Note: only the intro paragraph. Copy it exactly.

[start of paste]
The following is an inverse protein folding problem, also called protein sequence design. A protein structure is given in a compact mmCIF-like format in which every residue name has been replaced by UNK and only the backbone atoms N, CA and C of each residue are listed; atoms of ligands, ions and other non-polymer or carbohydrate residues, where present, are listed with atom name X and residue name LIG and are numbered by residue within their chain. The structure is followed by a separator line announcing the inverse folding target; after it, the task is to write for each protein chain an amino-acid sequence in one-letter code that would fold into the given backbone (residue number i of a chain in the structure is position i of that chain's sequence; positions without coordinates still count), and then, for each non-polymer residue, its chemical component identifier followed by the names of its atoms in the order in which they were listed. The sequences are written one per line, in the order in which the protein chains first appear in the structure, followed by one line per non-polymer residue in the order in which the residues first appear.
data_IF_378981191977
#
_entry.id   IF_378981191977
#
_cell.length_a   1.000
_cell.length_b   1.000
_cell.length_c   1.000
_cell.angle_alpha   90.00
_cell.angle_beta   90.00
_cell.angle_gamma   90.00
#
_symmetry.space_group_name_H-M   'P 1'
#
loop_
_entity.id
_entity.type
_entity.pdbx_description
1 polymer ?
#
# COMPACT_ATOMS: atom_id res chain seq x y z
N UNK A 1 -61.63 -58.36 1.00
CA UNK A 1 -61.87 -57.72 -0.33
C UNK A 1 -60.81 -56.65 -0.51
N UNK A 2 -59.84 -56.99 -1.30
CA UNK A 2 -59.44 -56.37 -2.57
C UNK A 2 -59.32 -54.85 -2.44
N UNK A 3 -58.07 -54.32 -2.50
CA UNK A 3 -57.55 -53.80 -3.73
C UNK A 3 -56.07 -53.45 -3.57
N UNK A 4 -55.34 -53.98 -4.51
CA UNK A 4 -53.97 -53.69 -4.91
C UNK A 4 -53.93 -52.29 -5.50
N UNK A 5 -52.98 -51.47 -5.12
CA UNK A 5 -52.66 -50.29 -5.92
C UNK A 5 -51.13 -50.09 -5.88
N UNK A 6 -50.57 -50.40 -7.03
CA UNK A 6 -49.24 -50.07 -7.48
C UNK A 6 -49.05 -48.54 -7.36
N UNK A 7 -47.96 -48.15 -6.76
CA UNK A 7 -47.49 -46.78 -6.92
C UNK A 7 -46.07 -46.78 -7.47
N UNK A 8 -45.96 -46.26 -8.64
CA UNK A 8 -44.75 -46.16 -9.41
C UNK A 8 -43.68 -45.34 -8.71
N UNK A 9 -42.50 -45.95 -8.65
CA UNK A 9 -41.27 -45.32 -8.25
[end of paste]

The following is an inverse protein folding problem, also called protein sequence design. A protein structure is given in a compact mmCIF-like format in which every residue name has been replaced by UNK and only the backbone atoms N, CA and C of each residue are listed; atoms of ligands, ions and other non-polymer or carbohydrate residues, where present, are listed with atom name X and residue name LIG and are numbered by residue within their chain. The structure is followed by a separator line announcing the inverse folding target; after it, the task is to write for each protein chain an amino-acid sequence in one-letter code that would fold into the given backbone (residue number i of a chain in the structure is position i of that chain's sequence; positions without coordinates still count), and then, for each non-polymer residue, its chemical component identifier followed by the names of its atoms in the order in which they were listed. The sequences are written one per line, in the order in which the protein chains first appear in the structure, followed by one line per non-polymer residue in the order in which the residues first appear.